Most notably, babka is a key dessert bread in Easter traditions and is often included in a festive basket to celebrate the occasion since bread is considered sacred (via The Winnipeg Free Press). Babkas are commonly glazed or brushed with a simple egg wash. Historically, the cylinder-shaped loaf represents the woman or the mother figure, while other depictions connect it to fertility (via The Atlantic). Accordingly, the name is closely associated with baba, or grandmother, with babka being a diminutive form of the word. There's nothing diminutive about this treat, though; it will make a sweet bread lover out of anyone.

8. Medivnyk

Savella Stechishin highlights the popularity of baking with honey in "Traditional Ukrainian Cookery" and explains that beekeeping has long been a prevalent practice in the country. This led to the creation of plenty of honey-laden dessert recipes, particularly before sugar became more common. Many of these treats grace the Christmas dinner table, most notably medivnyk, which translates to honey cake in honor of its star ingredient.

If you're preparing a honey cake, Stechishin explains that letting it sit for a few days "to ripen" is an important part of the process. It is usually made with eight layers, adding to the laborious method, but definitely worth it when you bite into the moist cake (via The Travel). Along with honey, the cake calls for assorted spices (cinnamon, nutmeg, and cloves), dried fruit like dates, raisins, currants, and walnuts, as well as brewed coffee. The remaining ingredients are baking staples like flour, butter, sugar, eggs, and leavening agents.

Meanwhile, some recipes opt for fewer add-ins and incorporate sour cream for a lighter cake. In fact, this is the recipe behind the popular story of the cake's origin. 19th-century Empress Elizabeth Alexeievna disdained the taste of honey until she tried the cake, which balanced the floral aromas with sour cream. Whatever the origin, this cake is still firmly rooted in Ukrainian celebrations.

9. Kartoshka

Although this dessert's name stems from the word for potato, thankfully, no starchy spuds are present in kartoshkas (via Atlas Obscura). That being said, appearance-wise, they veer into root vegetable territory unless sporting frosting or nuts as garnish. This treat came about as a thrifty way to make use of cookies and cake crumbs.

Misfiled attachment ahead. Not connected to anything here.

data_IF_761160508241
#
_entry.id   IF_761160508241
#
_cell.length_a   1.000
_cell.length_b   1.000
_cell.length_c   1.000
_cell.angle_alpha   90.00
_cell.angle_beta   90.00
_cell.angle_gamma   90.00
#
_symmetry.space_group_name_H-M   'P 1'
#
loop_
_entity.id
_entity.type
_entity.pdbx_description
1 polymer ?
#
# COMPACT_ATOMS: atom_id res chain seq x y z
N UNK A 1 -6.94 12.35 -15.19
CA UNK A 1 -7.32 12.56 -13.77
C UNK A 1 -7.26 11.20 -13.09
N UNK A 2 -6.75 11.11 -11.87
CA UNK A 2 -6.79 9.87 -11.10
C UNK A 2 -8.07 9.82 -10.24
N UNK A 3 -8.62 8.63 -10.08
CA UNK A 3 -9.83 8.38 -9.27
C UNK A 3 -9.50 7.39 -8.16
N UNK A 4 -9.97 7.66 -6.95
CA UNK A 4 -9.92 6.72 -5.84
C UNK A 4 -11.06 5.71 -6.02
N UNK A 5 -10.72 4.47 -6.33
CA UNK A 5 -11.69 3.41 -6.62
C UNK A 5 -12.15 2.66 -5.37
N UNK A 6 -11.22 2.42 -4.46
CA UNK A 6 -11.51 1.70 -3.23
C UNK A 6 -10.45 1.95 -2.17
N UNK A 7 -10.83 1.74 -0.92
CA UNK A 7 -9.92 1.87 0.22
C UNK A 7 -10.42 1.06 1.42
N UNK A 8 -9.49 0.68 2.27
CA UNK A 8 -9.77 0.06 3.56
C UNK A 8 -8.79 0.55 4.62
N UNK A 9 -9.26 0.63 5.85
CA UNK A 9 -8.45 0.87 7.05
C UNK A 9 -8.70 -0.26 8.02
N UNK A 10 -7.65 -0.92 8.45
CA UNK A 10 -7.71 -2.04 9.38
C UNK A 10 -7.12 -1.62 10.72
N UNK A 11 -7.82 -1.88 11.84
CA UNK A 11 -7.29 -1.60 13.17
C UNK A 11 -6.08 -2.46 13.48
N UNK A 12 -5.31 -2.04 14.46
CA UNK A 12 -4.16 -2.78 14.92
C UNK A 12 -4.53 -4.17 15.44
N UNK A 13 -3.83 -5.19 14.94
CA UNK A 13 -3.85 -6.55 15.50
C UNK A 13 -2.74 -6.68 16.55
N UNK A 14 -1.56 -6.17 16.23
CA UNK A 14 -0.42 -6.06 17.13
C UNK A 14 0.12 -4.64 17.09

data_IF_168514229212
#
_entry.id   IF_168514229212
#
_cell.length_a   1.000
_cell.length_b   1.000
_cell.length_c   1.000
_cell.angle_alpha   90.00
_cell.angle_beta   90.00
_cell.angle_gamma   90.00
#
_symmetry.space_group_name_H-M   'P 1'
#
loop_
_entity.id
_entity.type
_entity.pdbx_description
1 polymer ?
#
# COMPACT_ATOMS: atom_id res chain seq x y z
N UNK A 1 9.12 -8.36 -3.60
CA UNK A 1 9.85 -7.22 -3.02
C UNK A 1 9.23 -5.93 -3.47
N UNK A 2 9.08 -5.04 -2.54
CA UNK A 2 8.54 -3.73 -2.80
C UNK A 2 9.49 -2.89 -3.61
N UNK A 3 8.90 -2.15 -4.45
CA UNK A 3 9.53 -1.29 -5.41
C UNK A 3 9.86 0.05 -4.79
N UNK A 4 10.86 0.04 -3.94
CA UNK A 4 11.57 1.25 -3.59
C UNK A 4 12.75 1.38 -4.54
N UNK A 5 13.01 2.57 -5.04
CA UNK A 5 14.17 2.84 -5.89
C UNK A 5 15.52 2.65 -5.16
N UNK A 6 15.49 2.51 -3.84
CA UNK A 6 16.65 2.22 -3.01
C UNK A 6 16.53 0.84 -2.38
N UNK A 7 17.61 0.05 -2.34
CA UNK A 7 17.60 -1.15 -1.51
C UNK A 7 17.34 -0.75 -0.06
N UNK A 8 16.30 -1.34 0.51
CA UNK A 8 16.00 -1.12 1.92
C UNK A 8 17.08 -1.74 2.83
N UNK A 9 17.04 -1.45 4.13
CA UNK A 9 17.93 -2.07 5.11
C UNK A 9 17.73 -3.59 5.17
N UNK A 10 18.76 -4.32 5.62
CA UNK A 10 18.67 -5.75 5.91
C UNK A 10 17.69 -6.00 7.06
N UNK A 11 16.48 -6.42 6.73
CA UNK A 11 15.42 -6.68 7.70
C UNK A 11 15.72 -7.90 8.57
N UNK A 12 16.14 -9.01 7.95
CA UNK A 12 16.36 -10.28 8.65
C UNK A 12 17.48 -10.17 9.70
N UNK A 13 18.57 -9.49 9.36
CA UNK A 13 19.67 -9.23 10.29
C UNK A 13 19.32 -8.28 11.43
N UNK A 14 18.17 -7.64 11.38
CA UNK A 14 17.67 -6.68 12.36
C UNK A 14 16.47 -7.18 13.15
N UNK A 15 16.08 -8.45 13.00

While you might not think twice about tossing out a plate of crumbs, in settings like canteens and other large dining spaces, they add up fast. Considering the frequent food shortages and rationing in the Soviet Union, it was wise to use what would be wastefully thrown out. Even beyond these frugal times, kartoshka continues to be a popular dessert.

The crumbs are turned into a mass by combining them with various ingredients such as butter, milk, sugar, or sweetened condensed milk (via Odessa Journal). The exterior is dusted with cacao powder, and the occasional addition of spirits, candied fruits, or nuts completes the treat. Formed into logs or balls, kartoshkas are chilled before serving.

10. Paska

Along with a hearty loaf of babka in Easter baskets, Ukrainian families commonly enjoy paska too. While the two types of bread often go hand in hand, paska generally has a rounder and flatter shape (via Sova Books). The sweet bread is fairly straightforward and made from flour, yeast, milk, butter, sugar, and eggs, with occasional add-ins to flavor the dough. A slice of paska is ideal for a subtly sweet treat, but it is also enjoyed slathered with jam, cream cheese, and butter or drizzled with honey for extra flavor (via The Kingston Whig Standard).

While one bread would probably suffice for a family, Ukrainian ethnographer Stephan Kylymnyk writes in the book, "The Calendar Year in Ukrainian Folklore" that some customs call for three loaves — yellow, white, and black — to represent the sun and sky, the wind and the dead, and the land and the living. Traditionally, dough designs are baked onto the loaf to decorate the exterior with imagery to portray spring or various figures of Christianity. Even more symbolic, paska is often served as the first food at Easter to highlight the end of Lent and is involved in various aspects of the religious ceremony.